Hi There!

I hope you have had a good week so far. Welcome back to another episode of Ask Ash, where I interview WatchMojo Founder & CEO Ashkan Karbasfrooshan and ask him questions about various topics, ranging from covering the news to asking about career advice for students & entrepreneurs.

Today I wanted to talk about returning to the office for work. As we have been cooped up inside and communicated with each other through a screen, it has been tough to interact with people and has made some people miss being in the office. As things are starting to reopen, and companies are starting to bring their employees back on a hybrid basis, I wanted to get Ash’s thoughts on how he plans to bring back his employees to the office.

Q) What are your plans on bringing employees back to the office?

All factors being equal, human beings will tend to pick a “hybrid” work setup if that was an option. In fact, a Microsoft survey of 30,000 workers found 73% want flexible remote options. Whenever we did similar polls in the past, about 70% of our approximate fifty (50) full-time employees picked such a model, as well. In the most recent poll, just under 60% favored working from home. FWIW, Microsoft is already allowing some workers back.

As you ask this, the delta variant of COVID-19 is increasing case numbers, while some countries are starting to take a “let’s learn to live with it” mindset to avoid shutting everything down, so the situation is more fluid than it was a mere weeks ago. That said, companies that have 100,000 square feet and are locked into 5-10 year leases can allow themselves to say “ok, people can come and go.” Indeed,  

  • Google said it’s moving up reopening plans and allowing workers to return in a limited capacity this month.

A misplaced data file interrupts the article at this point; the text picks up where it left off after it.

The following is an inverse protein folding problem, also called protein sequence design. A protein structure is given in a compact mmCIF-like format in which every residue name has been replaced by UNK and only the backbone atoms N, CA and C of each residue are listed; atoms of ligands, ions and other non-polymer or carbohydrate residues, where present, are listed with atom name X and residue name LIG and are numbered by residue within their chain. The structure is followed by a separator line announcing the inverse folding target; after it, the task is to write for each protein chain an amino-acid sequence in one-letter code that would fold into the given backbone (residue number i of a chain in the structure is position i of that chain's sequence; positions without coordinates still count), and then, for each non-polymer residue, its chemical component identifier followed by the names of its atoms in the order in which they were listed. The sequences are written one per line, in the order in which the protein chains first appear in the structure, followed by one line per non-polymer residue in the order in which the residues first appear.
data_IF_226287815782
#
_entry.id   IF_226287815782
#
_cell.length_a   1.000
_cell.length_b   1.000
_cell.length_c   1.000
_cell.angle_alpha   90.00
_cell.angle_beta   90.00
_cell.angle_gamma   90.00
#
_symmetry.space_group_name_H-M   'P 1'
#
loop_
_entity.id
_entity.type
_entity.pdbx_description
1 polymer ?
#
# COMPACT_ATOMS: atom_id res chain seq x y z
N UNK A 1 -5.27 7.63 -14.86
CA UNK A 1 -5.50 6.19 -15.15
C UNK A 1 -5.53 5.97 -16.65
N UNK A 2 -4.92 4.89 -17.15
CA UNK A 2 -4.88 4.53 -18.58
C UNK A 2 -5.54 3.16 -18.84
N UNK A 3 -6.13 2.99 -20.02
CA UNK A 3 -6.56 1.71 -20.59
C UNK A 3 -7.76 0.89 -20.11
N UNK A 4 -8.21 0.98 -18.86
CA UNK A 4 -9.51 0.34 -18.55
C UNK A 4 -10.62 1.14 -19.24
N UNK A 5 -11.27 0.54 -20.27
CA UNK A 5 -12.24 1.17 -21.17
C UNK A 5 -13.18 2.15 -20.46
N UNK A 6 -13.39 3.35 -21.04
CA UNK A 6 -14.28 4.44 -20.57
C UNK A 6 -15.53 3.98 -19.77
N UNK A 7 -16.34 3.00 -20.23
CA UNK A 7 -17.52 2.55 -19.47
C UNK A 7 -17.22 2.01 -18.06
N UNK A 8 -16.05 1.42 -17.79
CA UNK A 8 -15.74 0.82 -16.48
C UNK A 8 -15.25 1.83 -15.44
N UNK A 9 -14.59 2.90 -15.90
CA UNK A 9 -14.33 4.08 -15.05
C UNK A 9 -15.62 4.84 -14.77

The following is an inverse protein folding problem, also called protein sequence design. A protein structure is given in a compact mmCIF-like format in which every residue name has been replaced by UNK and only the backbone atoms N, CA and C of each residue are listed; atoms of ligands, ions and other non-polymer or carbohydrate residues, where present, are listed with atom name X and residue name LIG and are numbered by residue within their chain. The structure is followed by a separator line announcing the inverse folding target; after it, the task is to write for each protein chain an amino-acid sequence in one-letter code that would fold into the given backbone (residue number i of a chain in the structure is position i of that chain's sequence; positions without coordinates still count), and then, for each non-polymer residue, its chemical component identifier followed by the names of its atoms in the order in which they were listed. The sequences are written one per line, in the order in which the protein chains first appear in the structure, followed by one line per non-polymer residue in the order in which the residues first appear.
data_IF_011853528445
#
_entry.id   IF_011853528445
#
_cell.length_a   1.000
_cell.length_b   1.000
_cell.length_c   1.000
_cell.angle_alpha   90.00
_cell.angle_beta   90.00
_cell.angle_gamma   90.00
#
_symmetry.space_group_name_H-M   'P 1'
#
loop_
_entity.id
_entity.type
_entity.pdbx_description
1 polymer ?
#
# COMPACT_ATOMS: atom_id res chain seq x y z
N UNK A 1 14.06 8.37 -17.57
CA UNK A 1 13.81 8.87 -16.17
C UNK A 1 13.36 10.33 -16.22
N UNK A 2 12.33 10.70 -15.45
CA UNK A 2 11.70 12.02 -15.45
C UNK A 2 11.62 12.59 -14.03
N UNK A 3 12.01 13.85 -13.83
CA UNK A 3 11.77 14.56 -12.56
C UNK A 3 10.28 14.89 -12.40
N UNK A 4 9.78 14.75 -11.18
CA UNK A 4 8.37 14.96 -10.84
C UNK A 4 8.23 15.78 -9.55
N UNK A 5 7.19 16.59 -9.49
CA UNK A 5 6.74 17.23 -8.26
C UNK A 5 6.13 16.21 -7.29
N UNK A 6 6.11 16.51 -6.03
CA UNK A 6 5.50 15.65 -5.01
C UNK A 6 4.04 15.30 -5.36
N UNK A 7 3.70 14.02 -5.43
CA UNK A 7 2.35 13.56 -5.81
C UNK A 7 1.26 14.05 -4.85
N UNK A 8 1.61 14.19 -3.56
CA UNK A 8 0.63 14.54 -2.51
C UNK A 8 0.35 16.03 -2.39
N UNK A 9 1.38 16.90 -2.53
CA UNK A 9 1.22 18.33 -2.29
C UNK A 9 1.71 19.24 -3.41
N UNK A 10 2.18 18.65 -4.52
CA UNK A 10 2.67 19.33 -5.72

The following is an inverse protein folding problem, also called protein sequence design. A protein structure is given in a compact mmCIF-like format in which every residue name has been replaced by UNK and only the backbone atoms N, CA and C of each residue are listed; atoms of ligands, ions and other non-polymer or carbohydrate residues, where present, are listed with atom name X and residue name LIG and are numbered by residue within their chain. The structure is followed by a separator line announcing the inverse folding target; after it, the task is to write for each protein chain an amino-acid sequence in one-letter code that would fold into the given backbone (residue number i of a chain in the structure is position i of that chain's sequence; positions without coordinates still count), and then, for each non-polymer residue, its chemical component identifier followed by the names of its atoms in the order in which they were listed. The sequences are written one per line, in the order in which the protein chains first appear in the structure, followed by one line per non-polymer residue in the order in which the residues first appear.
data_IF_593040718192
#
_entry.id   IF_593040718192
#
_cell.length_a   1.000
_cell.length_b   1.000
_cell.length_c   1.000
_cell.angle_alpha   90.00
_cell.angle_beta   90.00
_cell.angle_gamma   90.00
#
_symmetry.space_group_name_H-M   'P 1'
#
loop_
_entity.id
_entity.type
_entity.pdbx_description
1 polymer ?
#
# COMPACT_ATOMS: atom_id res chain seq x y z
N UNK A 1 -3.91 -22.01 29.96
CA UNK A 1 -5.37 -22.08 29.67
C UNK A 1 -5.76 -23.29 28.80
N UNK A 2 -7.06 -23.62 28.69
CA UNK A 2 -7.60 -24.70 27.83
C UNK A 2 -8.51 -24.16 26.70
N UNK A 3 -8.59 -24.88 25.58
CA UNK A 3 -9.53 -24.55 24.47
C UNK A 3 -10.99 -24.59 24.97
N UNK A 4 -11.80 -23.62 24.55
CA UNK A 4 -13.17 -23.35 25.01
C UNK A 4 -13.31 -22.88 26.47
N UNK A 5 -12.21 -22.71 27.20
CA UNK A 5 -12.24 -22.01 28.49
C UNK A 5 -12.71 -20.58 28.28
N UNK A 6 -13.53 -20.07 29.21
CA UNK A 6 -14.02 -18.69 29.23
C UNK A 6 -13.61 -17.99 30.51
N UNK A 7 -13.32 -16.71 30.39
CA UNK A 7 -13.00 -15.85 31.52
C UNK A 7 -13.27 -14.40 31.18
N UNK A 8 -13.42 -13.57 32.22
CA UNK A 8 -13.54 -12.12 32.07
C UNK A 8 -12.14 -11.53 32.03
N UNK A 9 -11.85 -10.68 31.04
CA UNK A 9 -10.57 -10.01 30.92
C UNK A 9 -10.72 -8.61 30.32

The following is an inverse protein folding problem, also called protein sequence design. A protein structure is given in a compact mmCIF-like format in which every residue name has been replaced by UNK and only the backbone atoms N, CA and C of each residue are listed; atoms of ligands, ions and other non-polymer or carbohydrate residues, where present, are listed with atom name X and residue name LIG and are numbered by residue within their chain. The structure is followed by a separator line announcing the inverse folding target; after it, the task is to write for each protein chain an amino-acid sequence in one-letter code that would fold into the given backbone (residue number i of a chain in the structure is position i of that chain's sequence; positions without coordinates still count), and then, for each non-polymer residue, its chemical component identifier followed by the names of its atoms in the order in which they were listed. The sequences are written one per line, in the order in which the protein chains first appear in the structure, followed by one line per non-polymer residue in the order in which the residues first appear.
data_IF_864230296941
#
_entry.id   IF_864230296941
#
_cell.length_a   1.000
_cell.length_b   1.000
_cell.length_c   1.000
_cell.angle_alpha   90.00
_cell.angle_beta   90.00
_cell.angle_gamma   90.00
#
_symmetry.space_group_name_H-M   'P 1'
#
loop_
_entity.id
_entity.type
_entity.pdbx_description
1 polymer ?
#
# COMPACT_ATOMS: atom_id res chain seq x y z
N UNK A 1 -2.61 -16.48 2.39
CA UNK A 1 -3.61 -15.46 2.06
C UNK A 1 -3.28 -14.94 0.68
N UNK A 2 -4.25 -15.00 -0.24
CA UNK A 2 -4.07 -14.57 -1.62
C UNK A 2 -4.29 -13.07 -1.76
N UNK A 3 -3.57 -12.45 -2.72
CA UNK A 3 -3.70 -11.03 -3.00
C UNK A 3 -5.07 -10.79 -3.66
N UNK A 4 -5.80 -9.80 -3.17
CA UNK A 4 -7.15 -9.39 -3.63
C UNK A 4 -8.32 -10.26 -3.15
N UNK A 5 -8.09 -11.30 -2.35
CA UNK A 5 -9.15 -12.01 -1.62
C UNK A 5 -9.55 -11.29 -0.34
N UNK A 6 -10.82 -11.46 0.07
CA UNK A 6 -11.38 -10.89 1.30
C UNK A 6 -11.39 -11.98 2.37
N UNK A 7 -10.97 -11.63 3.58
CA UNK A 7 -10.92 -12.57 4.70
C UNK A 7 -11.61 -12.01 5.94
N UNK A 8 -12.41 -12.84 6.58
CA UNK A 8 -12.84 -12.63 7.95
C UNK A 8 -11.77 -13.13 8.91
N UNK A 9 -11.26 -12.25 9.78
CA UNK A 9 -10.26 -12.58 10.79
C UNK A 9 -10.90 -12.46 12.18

• Goldman Sachs told summer interns they’re headed to TriBeCa.
  • Wells Fargo told employees it’s eyeing a return after Labor Day.
  • Amazon said it’s bringing Seattle HQ employees back in time for sweater weather. 

But eventually, their accountants say “we have this huge cost item on our books, we have to use it…” so they take this approach, which isn’t necessarily false, but timing and tone matter:

Some execs aren’t convinced full-time remote work is better for the employee or the business. Microsoft CEO Satya Nadella has warned it causes burnout, and incoming Amazon CEO Andy Jassy said that with WFH, “You just don’t riff the same way,” which hurts innovation. Plus, there are social effects to consider.“ That is from what I read via the Morning Brew newsletter.  Thus, then start to tell employees which only backfires, be it at the NY Times, Hearst, or Apple, where employees complained and the company delayed their plan by a month. It’s like “peeing in the wind.”  

Honestly, I would be perfectly fine if I never saw employees again (that’s a joke, I swear). In fact yesterday some of us got together in person for the first time in a year, it was nice… humans like that interaction. But as we’re fortunate ones to be able to both work from home and not have onerous real estate payments, we have the luxury of time. Whenever any colleague or advisor asks me about it or suggests a timeline, I go “why rush? Why lead on this?” When the pandemic started, I said we’re going to experience a WFH revolution, work is so central that this may be a grand socio-economic event with wide demographic and political repercussions over time. But, there will be a schism as the pandemic affected the world differently depending on your socio-economic reality… that bill will come due, but we can expand on that in a separate article.

Anyway, I am sure that my younger and less tenured staff who don’t know me well think I am rushing to get them back to an office, but it’s the opposite. By and large, the team has more than proven themselves rewarding the trust we put in them. My only concern is that today, most will say they prefer WFH but may have a change of heart in 2-3 years when we have enough herd immunity and the social creatures we crave social interaction and mainly, FOMO. I don’t think everyone will feel the same way about WFH or WFO (working from office) in 2 years. Imagine the paradox and irony of us trying to accommodate people’s wishes to retain our best talent, only to lose people because in 2 years some have a change of heart and want a place to work! And, I assure you, your thoughts and feelings may change. I may have a responsibility for all to know of opportunities and so on, but those inside a common, physical space will always have advantages over outsiders in that regard. 

Lastly, if you would like to ask Ash questions directly, you can do so by clicking the link here: